Through their volunteering, my parents made some loving connections with some special people in Bhutan. So when they built a home in the Bhutanese-style one friend, a high Lama, built them a prayer wheel for outside their front door.
Buddhist prayer wheels magnify the prayers on the outside with a spool of written copies on the inside which are “activated” with each spin. They come in many sizes from handheld to elephantine. This one is packed with thousands and thousands of copies of a mantra inside.
Although I’m not a Buddhist, I give this prayer wheel a spin every time I walk out the front door. It’s not because I personally believe in the prayers: I’m not a Buddhist. It’s not because I think “it can’t hurt”: I’m not superstitious.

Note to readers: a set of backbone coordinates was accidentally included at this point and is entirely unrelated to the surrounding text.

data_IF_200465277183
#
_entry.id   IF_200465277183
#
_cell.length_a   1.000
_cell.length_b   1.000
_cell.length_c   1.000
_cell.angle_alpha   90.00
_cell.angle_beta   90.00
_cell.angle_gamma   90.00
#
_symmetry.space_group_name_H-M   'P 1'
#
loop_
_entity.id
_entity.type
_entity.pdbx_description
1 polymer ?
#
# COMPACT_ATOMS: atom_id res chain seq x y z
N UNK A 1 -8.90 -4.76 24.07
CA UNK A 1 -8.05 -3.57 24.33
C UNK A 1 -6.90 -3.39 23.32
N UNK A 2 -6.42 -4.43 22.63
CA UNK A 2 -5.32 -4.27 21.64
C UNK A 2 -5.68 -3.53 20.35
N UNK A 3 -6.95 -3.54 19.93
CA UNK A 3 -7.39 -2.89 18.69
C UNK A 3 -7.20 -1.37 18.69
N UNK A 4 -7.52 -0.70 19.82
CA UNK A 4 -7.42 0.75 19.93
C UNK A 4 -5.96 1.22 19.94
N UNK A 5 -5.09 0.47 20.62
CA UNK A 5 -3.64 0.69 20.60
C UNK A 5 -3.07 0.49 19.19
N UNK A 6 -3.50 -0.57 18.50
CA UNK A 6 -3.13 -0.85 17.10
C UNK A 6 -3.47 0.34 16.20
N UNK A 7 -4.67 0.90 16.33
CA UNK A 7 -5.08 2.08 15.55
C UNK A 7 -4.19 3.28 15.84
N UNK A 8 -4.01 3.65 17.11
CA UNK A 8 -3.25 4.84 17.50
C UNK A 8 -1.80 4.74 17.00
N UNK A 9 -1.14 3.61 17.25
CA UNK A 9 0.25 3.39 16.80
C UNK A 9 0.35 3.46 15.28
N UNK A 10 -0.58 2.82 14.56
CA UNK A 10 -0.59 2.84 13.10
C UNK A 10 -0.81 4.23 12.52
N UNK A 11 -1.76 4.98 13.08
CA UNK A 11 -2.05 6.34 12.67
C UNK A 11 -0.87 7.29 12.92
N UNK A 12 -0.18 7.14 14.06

I spin it to honor the art and passion of the people who created it. Their love is almost tangible, and I feel that the best way to honor it is to keep spinning.
This, to me, is the core of programming religious music in a public school classroom. When I program Bach, I am honoring his musicality, not his religiosity. I honor Mozart’s melodicism, Brahms’ passion, Palestrina’s polyphony.